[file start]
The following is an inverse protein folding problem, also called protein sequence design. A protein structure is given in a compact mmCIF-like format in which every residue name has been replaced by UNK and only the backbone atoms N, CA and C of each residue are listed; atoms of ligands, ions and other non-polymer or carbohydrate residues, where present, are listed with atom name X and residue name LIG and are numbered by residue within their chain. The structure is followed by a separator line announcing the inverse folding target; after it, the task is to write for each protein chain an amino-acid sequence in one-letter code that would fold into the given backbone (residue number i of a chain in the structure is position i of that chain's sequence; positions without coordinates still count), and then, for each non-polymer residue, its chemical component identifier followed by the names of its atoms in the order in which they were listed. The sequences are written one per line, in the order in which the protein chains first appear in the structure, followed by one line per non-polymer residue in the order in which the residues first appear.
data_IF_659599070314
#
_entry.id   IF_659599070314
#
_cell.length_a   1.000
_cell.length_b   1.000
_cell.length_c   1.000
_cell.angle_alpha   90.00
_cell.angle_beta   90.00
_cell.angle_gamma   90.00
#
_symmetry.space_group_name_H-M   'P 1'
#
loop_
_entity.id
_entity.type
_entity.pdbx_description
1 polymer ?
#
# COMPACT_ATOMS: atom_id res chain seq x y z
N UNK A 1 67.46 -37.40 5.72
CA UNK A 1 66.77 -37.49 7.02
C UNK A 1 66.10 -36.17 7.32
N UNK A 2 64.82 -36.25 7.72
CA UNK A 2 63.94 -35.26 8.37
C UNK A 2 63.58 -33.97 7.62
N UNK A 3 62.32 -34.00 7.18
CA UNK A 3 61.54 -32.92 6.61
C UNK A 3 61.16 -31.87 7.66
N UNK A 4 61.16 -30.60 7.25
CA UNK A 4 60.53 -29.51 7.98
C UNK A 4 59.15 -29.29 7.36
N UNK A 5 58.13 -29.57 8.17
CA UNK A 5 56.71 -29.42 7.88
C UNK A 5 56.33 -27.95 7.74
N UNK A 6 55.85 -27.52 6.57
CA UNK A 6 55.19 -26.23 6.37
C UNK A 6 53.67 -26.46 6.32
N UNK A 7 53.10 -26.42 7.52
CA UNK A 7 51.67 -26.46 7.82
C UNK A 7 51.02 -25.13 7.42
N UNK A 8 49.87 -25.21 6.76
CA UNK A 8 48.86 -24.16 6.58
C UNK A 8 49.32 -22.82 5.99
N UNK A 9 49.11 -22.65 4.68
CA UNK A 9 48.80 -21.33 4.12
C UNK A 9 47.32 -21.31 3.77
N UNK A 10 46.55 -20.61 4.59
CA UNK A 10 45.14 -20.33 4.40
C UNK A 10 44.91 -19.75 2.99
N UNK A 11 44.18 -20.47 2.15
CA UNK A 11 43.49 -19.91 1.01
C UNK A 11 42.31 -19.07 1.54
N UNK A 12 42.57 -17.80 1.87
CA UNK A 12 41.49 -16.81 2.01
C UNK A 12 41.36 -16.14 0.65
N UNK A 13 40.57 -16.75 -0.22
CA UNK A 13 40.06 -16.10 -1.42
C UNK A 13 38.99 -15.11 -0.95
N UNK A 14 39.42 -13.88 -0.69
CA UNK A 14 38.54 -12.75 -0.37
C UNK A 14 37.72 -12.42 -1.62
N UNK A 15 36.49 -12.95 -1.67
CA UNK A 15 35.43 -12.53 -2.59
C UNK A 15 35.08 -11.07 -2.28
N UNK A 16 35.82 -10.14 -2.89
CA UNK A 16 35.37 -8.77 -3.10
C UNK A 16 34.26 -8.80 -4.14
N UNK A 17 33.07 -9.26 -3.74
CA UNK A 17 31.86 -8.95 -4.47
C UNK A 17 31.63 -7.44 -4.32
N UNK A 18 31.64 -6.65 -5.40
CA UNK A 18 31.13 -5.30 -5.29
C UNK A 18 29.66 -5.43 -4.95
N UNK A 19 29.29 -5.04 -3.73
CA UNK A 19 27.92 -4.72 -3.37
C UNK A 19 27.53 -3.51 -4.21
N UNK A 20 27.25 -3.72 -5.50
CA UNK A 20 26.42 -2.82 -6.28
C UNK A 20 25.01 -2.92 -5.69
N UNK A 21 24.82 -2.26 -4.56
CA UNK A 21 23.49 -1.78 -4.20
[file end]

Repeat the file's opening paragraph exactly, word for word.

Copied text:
The following is an inverse protein folding problem, also called protein sequence design. A protein structure is given in a compact mmCIF-like format in which every residue name has been replaced by UNK and only the backbone atoms N, CA and C of each residue are listed; atoms of ligands, ions and other non-polymer or carbohydrate residues, where present, are listed with atom name X and residue name LIG and are numbered by residue within their chain. The structure is followed by a separator line announcing the inverse folding target; after it, the task is to write for each protein chain an amino-acid sequence in one-letter code that would fold into the given backbone (residue number i of a chain in the structure is position i of that chain's sequence; positions without coordinates still count), and then, for each non-polymer residue, its chemical component identifier followed by the names of its atoms in the order in which they were listed. The sequences are written one per line, in the order in which the protein chains first appear in the structure, followed by one line per non-polymer residue in the order in which the residues first appear.